His whole career, said Matisse, could be thought of as a progress toward clarity and simplification: “A constant struggle for complete expression with a minimum of elements. ” Actually, his career had many meanings, as any great artist’s must, but the progress toward simplicity was certainly one of its central themes.
Yet “progress” is perhaps not the right word, unless with it it is understood an almost continual fluctuation between the simple and the complex, the active and the static, the decorative flat pattern and the modeled “realistic” forms. The final Matisse; the Matisse of the paper cutouts and the ink drawings; was of course the most simple of all-but even more than most great artists. Matisse was inconsistent, and it is not impossible to believe that he would have turned again toward elaboration if he had lived beyond his eighty-fifth year.
What we do know is that in the second decade of the century he turned away from the flat, high color and sinuous arabesque that had characterized his style since “Joy of Life” in 1906 in favor of more simplified , geometric forms and a more somber palette of blacks and grays or deep, resonant colors.
It was the most structural and monumental period of his career- and perhaps the most fertile. It was marked by a succession of powerful works, among them, “Music”, “Piano Lesson”, “The Moroccans”, “Moorish Cafe”, “The Riffian”, and the five remarkable and progressively abstracted bronze heads of “Jeannette”.
In the 1920′s Matisse turned toward softer, more relaxed, more opulently colored, and more realistically three-dimensional paintings, a move that contributed greatly to his popularity among art collectors but not to his reputation among artists. In 1929 he practically gave up easel painting in order to concentrate on drawings, prints and sculpture.
When he returned seriously to oils 1n 1933, it was to pursue- in paintings like “Lady in Blue”- a flat, decorative, semiabstract style that culminated, shortly before the war , in a series of two-dimensional studies of mannequin like women whose high-fashion charm only added to the growing impression that Matisse was past his expiry date.
Yet no summary can acommodate Matisse’s career, for he was a man constantly and passionately in motion. It was in the “relaxed” 1920′s , for instance, that he painted such violent and garish canvases as “Decoative Figure on an Ornamental Background” ( 1927), and sculptured such vigorous, angular, and non-naturalistic bronzes as the “Seated Nude” of 1925 and the two versions of “The Back” of 1928-29. It was in the 1930′s- in what had been called his “chic” period- that he spread, after three years’ work, his monumental friezelike mural “Dance II” beneath the vaulted ceiling of the Barnes Foundation in Merion, Pennsylvania, designed his strikingly abstract sets for Leonide Massine’s symphonic ballet “Rouge et Noir”, and produced, in the design and illustration of Mallarme’s “Poesies” , one of the great classic expressions of his career.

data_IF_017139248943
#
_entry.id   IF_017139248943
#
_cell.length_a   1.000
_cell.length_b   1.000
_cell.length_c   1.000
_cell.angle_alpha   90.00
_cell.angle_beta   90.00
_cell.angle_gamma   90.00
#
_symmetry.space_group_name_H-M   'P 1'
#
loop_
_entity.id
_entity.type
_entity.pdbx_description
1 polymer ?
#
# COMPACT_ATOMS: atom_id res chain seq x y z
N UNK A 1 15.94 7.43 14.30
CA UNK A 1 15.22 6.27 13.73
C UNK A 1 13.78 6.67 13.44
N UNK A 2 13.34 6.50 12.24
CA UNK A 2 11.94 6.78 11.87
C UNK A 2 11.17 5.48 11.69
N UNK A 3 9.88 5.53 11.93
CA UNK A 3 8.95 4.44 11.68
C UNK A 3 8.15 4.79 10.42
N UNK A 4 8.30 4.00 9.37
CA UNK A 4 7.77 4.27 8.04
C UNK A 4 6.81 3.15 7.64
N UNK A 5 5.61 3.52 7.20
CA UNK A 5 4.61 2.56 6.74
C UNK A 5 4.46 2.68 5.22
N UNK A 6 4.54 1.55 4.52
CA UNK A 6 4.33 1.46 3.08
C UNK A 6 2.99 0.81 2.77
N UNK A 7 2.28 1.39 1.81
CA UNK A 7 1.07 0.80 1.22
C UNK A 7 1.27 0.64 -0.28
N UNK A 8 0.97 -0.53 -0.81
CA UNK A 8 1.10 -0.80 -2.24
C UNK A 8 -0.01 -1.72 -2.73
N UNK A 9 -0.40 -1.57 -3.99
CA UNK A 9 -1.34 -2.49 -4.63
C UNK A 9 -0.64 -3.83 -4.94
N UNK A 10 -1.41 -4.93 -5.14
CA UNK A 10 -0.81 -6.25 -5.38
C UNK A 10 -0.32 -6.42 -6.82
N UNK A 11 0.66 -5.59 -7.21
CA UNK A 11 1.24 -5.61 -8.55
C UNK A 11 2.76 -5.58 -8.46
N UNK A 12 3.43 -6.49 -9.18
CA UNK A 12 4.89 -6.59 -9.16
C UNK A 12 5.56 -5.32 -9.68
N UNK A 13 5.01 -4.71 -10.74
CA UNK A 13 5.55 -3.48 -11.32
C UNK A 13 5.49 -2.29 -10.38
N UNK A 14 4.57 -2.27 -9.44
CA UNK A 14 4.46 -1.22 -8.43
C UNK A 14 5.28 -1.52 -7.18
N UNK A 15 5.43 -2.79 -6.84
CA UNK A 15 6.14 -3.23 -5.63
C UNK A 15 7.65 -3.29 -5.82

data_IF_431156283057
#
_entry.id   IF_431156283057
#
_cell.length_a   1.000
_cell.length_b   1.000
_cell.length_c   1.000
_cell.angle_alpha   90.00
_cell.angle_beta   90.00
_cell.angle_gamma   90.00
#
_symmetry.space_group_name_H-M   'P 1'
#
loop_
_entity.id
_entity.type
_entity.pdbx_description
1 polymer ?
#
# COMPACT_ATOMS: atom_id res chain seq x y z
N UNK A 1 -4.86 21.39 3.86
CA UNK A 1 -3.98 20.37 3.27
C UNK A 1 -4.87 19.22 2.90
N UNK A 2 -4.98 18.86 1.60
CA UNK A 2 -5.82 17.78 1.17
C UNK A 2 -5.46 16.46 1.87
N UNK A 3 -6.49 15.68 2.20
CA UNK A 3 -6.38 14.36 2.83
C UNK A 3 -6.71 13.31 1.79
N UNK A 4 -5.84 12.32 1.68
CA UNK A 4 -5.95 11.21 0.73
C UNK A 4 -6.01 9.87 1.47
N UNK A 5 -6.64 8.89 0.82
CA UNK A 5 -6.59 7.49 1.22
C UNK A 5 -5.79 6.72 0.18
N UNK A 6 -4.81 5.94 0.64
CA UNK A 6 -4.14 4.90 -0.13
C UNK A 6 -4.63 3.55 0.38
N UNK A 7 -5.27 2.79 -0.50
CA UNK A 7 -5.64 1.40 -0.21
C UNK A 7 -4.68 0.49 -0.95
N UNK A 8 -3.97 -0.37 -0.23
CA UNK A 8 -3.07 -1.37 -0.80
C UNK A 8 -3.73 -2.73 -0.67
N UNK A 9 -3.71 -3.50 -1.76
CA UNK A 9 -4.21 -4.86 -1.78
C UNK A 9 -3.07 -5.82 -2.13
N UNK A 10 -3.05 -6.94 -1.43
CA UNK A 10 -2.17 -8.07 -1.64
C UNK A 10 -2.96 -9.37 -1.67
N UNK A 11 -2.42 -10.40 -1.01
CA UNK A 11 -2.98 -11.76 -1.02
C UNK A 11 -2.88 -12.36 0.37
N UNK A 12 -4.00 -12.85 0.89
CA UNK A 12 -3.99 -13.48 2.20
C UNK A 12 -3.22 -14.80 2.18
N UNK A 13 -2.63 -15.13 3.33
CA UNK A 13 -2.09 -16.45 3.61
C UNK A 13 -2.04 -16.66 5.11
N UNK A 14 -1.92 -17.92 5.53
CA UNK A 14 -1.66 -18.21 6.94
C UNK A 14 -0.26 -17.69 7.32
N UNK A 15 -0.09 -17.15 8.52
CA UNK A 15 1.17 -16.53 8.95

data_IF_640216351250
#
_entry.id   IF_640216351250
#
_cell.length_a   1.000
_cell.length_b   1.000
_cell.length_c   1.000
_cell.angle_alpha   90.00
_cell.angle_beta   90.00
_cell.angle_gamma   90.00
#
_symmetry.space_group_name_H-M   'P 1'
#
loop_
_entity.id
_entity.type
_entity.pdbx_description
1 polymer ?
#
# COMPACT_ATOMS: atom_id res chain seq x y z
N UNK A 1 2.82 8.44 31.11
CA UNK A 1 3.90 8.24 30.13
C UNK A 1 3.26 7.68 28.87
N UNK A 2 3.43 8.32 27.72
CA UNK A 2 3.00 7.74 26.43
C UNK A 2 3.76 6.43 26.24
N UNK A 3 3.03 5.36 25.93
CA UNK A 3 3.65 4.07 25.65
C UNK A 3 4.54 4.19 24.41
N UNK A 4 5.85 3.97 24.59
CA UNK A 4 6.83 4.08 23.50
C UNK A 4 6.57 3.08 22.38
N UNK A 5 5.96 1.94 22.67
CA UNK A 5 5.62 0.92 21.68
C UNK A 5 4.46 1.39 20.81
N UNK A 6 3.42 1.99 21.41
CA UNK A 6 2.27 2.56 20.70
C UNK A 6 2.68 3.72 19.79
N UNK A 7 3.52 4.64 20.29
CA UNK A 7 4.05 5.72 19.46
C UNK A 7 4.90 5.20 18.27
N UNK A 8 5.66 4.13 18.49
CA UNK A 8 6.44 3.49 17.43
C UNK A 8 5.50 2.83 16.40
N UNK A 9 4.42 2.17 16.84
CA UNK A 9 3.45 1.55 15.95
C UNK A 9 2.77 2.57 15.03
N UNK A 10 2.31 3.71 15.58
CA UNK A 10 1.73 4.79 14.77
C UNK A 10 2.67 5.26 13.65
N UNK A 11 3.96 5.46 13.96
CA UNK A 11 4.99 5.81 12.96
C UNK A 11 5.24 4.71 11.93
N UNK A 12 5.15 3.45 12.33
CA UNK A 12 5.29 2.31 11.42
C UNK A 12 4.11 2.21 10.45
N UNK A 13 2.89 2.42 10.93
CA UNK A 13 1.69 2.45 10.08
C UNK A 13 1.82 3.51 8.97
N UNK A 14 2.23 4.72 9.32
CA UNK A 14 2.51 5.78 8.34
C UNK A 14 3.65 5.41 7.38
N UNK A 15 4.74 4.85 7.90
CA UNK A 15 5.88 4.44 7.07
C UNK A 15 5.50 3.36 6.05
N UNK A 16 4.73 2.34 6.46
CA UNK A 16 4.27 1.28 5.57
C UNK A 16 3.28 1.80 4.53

For all that, at the beginning of World War II he was in a sense a major painter without a following. Although his earlier works were still looked at with great respect by the younger painters, he had not had the impact on the young, in the years 1920-1940 , of a Picasso, a Braque, a Mondrian, a Leger, a Miro, or a Rouault.
One of the reasons was doubtless that he did not, at any time after his Fauve period, belong to an influential or easily identifiable school. Then, too, in his abrupt and often confusing changes of stylistic direction, Matisse seemed to some of the younger generation to be retrogressing when he should be advancing. Finally, his subject matter was criticized as irrelevant to its time: in 1937 Picasso’s savage “Guernica” seemed a more pertinent painting than Matisse’s elegant “Lady in Blue”.
About the role of the “decorative” in Matisse’s paintings, Ms. Spurling is also a shrewd critic. In her essay for the exhibition catalog, she writes:
“Critics routinely dismissed the work of [his] Nice period at the time and afterwards as decorative, shallow and self-indulgent. Matisse was stigmatized, especially in comparison with Picasso, as a worldly and essentially frivolous lightweight, an image that still lingers in the popular imagination half a century after his death. He was used to coming off badly in the perennial hostilities that had dogged him all his life between the noble art of painting and the humble, despised decorative arts of his native region. ‘It’s a bad mistake to give a pejorative sense to the word “decorative,”’ he replied. ‘A work of art should be decorative above all.’ He saw the paintings of this period as a series of encounters in which he tested color to the limit, constantly shifting the borders of perception in a process that culminates in the astonishing Decorative Figure on an Ornamental Ground (1926), where the seated nude seems not so much human as totemic, hard and unyielding as if carved out of wood or stone. It is the textile that appears to surge and swell from the white wrap billowing between her thighs to the patterned rug and wallpaper tipsily surrounding her with their blowsy curves and floppy, red, almost hallucinogenic flower blobs. Nothing stimulated more vigorously the intuitive organic growth at the core of Matisse’s work.” ( Hilton Kramer)